As part of his preparation process, Petzold typically screens films for his cast and crew that might provide connection points and touchstones for their characters. To capture the elusive dynamic between the couple, Petzold had the actors watch the 1944 Howard Hawks film “To Have and Have Not,” in which Humphrey Bogart and Lauren Bacall play wartime lovers suspiciously trying to suss each other out as they dodge the secret police. A flirtatious guessing game unfolds as they’re forced to read between the lines and look for hidden meanings.
Petzold also had the cast watch William Friedkin’s “The French Connection,” Rainer Werner Fassbinder’s “The Merchant of Four Seasons,” Roberto Rossellini’s “Stromboli,” and several films by Claude Chabrol. The 1971 thriller “Klute,” directed by Alan Pakula, was referenced for a sensual dinner scene between Jane Fonda and Donald Sutherland’s characters when it becomes clear that they’ve fallen for each other.
“Barbara is torn. She is very intrigued by the way Andre manages to live in this repressive state — the way he cooks and grows herbs in his garden and studies art,” says Hoss, a beguiling blonde who’s collaborated with Petzold on five features, including lead roles in “Yella” and “Jerichow.” “Andre creates this kind of oasis for himself in a place where Barbara thought no one could live in and be happy.”
For Hoss, the challenge in playing such a stoic and withdrawn character was keeping Barbara’s emotions internalized while letting just enough information filter through on her face. But the actress was concerned that the performance would be too understated.
“The big task was portraying Barbara through a lot of thinking and emotional stuff going on inside, which has to show through my eyes or physically through the way that she behaves. But you don’t want people to think, ‘Well, she’s closed up, so what’s the big deal with her? I understand her right away.’ So I had to let some emotions show through that veneer, to reveal something more of her inner life, of her longings, of her passions.”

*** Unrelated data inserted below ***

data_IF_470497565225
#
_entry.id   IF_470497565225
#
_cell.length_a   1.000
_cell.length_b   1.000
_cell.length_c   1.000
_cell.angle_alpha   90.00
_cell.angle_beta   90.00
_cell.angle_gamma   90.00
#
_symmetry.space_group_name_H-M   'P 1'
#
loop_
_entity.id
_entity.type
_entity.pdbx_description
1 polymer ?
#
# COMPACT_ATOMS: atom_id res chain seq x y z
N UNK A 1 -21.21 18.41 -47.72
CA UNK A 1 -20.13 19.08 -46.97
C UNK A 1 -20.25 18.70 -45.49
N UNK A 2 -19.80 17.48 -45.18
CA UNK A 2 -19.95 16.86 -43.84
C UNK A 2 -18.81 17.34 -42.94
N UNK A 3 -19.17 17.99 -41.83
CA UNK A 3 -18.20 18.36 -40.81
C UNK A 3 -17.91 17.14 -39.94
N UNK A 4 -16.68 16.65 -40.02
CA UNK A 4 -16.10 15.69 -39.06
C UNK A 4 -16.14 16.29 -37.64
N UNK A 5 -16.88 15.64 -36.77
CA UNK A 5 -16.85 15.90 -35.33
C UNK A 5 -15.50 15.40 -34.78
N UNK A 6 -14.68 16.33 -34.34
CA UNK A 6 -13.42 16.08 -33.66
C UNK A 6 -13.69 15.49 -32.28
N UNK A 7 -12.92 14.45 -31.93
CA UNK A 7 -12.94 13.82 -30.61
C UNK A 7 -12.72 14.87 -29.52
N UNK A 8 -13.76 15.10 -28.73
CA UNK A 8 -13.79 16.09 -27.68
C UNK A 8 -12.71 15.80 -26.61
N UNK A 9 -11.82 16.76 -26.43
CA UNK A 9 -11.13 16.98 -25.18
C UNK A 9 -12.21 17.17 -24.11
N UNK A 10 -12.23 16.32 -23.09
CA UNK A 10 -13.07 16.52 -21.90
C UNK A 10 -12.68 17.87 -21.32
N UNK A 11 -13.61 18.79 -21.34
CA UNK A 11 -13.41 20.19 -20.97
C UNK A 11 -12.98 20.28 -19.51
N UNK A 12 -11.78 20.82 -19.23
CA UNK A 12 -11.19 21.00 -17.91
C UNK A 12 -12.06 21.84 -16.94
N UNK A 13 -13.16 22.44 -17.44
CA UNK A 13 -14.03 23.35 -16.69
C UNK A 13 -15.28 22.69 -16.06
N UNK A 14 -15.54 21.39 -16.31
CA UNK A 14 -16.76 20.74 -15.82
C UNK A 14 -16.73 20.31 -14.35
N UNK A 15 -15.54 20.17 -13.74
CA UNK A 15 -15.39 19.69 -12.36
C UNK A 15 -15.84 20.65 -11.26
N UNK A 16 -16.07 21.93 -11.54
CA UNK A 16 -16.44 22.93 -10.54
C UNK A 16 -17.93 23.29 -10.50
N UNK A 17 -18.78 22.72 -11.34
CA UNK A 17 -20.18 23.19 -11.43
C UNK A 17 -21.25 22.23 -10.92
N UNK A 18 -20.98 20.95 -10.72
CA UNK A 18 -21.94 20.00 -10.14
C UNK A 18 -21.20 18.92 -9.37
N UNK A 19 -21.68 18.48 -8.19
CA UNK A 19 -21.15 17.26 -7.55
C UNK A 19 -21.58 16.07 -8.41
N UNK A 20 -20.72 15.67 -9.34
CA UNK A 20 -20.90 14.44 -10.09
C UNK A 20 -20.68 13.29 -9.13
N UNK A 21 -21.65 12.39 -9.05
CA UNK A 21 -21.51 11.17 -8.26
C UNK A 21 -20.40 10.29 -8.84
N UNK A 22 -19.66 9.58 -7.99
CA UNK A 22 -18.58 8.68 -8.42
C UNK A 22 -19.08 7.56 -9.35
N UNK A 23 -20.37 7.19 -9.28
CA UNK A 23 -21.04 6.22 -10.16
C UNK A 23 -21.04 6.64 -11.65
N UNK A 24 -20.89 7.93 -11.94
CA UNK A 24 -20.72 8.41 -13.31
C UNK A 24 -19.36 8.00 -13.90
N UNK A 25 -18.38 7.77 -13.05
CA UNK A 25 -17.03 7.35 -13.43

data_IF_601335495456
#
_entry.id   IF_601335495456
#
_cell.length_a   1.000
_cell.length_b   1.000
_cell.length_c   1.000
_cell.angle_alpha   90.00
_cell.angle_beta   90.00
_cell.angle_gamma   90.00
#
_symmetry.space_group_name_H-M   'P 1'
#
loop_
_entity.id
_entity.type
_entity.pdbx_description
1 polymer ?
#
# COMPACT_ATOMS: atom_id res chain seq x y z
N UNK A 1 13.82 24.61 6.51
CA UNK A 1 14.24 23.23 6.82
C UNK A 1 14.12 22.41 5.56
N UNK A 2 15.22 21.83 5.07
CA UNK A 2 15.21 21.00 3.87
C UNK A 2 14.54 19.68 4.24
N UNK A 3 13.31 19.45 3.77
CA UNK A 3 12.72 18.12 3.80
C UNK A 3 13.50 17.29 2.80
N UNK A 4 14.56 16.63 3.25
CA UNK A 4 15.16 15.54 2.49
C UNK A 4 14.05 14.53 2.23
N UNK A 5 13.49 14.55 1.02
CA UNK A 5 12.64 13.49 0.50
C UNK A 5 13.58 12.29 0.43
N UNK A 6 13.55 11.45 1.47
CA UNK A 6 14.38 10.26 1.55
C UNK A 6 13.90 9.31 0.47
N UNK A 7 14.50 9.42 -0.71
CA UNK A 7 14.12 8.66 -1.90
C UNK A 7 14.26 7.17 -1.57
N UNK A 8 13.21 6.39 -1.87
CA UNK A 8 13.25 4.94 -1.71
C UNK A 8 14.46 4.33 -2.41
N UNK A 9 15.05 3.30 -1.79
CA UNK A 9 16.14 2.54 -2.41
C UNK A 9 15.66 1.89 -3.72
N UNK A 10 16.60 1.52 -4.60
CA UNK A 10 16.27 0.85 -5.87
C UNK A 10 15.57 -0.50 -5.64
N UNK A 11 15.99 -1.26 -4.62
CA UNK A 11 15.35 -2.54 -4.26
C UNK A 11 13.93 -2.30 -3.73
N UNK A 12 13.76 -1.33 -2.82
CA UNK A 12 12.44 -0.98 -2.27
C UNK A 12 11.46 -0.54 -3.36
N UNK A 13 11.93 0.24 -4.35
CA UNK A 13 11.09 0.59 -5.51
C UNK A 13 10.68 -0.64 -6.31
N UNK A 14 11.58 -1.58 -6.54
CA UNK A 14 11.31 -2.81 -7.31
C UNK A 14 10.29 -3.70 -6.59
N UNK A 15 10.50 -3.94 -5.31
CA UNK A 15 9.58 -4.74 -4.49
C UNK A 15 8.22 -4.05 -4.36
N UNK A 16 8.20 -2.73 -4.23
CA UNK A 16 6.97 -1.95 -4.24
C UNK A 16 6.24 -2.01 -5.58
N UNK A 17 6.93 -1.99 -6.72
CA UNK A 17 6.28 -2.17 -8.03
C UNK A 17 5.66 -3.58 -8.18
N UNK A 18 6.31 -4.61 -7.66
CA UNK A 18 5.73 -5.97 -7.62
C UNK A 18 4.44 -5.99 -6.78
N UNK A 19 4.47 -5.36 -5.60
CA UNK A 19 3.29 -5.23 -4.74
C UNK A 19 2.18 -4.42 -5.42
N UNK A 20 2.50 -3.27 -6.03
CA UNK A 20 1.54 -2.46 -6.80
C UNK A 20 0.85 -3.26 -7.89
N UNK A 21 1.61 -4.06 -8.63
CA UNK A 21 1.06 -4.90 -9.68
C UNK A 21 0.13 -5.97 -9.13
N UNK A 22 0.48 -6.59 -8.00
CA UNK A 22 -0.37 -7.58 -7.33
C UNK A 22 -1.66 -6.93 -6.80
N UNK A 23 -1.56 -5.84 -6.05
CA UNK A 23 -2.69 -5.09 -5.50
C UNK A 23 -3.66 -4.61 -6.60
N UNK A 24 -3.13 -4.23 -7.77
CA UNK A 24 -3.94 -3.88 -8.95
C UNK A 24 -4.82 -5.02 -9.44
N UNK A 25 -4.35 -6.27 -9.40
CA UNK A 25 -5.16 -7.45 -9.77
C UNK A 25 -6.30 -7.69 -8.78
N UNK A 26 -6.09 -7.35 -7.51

While Petzold is known for the sometimes icy detachment of his films, Hoss praises the director for the unflinching way he looks at the world.
“I always see something very hopeful in his movies,” she says. “He’s very honest in the observation of people. He doesn’t hide anything. He’s very precise and even cold in some ways. But underneath, there is always a fire burning.”
Whereas Florian Henckel von Donnersmarck’s 2007 Oscar-winning film “The Lives of Others” was a pulse-racing suspense thriller that illuminated the absurd psychology of the brutal East German surveillance state, “Barbara” is a quiet meditation on the nature of freedom and responsibility that raises some thorny questions.
“What is freedom for us or for anyone? And what kind of freedom are we talking about?” Hoss wonders. “Is it also a kind of freedom to make decisions to sacrifice certain things? Are you really happy in just fulfilling your dreams no matter what? Or will you be a more fulfilled person if you also act with honor and a sense of responsibility?”
Says Petzold, “When you are living in a ruined country, with ruined dreams in your head, how can you live on? You have to find something fresh, a new idea. But how? I think this is the story of the movie.”